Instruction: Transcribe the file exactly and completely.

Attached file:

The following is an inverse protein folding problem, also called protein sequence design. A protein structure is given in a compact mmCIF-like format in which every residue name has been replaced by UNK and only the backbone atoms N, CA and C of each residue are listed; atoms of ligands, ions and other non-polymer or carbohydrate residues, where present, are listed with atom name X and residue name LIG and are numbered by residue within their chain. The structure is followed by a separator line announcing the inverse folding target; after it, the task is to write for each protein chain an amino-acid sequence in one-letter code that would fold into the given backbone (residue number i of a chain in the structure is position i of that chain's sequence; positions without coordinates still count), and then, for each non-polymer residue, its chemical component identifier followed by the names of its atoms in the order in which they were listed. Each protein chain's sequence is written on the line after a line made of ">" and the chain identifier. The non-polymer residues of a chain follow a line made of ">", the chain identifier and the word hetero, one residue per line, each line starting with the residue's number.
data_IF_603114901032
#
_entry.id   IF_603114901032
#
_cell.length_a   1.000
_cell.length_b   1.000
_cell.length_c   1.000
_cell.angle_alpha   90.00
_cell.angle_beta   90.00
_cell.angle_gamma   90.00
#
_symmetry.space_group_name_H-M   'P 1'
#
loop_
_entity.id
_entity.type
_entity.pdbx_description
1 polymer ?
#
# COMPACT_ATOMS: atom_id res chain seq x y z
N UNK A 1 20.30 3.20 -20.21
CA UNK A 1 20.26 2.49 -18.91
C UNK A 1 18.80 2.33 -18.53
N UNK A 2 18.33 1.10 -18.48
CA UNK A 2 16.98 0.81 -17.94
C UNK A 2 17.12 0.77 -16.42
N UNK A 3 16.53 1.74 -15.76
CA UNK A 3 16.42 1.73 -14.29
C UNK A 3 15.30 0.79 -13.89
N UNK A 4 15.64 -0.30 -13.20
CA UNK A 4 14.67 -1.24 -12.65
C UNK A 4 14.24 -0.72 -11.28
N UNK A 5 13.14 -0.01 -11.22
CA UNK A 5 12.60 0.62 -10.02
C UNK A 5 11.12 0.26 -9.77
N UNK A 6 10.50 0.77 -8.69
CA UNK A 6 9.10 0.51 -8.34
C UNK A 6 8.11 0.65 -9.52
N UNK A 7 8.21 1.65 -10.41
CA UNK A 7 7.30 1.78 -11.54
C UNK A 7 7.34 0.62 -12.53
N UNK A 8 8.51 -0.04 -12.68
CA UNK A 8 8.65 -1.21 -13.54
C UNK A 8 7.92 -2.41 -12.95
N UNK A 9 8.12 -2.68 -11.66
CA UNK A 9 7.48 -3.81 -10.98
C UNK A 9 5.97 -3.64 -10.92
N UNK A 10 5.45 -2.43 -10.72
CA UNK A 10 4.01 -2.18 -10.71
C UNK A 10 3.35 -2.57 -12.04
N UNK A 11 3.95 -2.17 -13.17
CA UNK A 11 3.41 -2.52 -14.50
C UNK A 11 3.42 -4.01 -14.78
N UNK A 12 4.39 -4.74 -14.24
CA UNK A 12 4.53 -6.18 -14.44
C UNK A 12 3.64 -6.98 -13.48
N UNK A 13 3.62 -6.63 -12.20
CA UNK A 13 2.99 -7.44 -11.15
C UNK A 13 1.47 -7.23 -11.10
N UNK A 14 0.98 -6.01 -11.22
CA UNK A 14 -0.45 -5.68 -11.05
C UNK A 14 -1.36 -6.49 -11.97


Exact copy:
The following is an inverse protein folding problem, also called protein sequence design. A protein structure is given in a compact mmCIF-like format in which every residue name has been replaced by UNK and only the backbone atoms N, CA and C of each residue are listed; atoms of ligands, ions and other non-polymer or carbohydrate residues, where present, are listed with atom name X and residue name LIG and are numbered by residue within their chain. The structure is followed by a separator line announcing the inverse folding target; after it, the task is to write for each protein chain an amino-acid sequence in one-letter code that would fold into the given backbone (residue number i of a chain in the structure is position i of that chain's sequence; positions without coordinates still count), and then, for each non-polymer residue, its chemical component identifier followed by the names of its atoms in the order in which they were listed. Each protein chain's sequence is written on the line after a line made of ">" and the chain identifier. The non-polymer residues of a chain follow a line made of ">", the chain identifier and the word hetero, one residue per line, each line starting with the residue's number.
data_IF_603114901032
#
_entry.id   IF_603114901032
#
_cell.length_a   1.000
_cell.length_b   1.000
_cell.length_c   1.000
_cell.angle_alpha   90.00
_cell.angle_beta   90.00
_cell.angle_gamma   90.00
#
_symmetry.space_group_name_H-M   'P 1'
#
loop_
_entity.id
_entity.type
_entity.pdbx_description
1 polymer ?
#
# COMPACT_ATOMS: atom_id res chain seq x y z
N UNK A 1 20.30 3.20 -20.21
CA UNK A 1 20.26 2.49 -18.91
C UNK A 1 18.80 2.33 -18.53
N UNK A 2 18.33 1.10 -18.48
CA UNK A 2 16.98 0.81 -17.94
C UNK A 2 17.12 0.77 -16.42
N UNK A 3 16.53 1.74 -15.76
CA UNK A 3 16.42 1.73 -14.29
C UNK A 3 15.30 0.79 -13.89
N UNK A 4 15.64 -0.30 -13.20
CA UNK A 4 14.67 -1.24 -12.65
C UNK A 4 14.24 -0.72 -11.28
N UNK A 5 13.14 -0.01 -11.22
CA UNK A 5 12.60 0.62 -10.02
C UNK A 5 11.12 0.26 -9.77
N UNK A 6 10.50 0.77 -8.69
CA UNK A 6 9.10 0.51 -8.34
C UNK A 6 8.11 0.65 -9.52
N UNK A 7 8.21 1.65 -10.41
CA UNK A 7 7.30 1.78 -11.54
C UNK A 7 7.34 0.62 -12.53
N UNK A 8 8.51 -0.04 -12.68
CA UNK A 8 8.65 -1.21 -13.54
C UNK A 8 7.92 -2.41 -12.95
N UNK A 9 8.12 -2.68 -11.66
CA UNK A 9 7.48 -3.81 -10.98
C UNK A 9 5.97 -3.64 -10.92
N UNK A 10 5.45 -2.43 -10.72
CA UNK A 10 4.01 -2.18 -10.71
C UNK A 10 3.35 -2.57 -12.04
N UNK A 11 3.95 -2.17 -13.17
CA UNK A 11 3.41 -2.52 -14.50
C UNK A 11 3.42 -4.01 -14.78
N UNK A 12 4.39 -4.74 -14.24
CA UNK A 12 4.53 -6.18 -14.44
C UNK A 12 3.64 -6.98 -13.48
N UNK A 13 3.62 -6.63 -12.20
CA UNK A 13 2.99 -7.44 -11.15
C UNK A 13 1.47 -7.23 -11.10
N UNK A 14 0.98 -6.01 -11.22
CA UNK A 14 -0.45 -5.68 -11.05
C UNK A 14 -1.36 -6.49 -11.97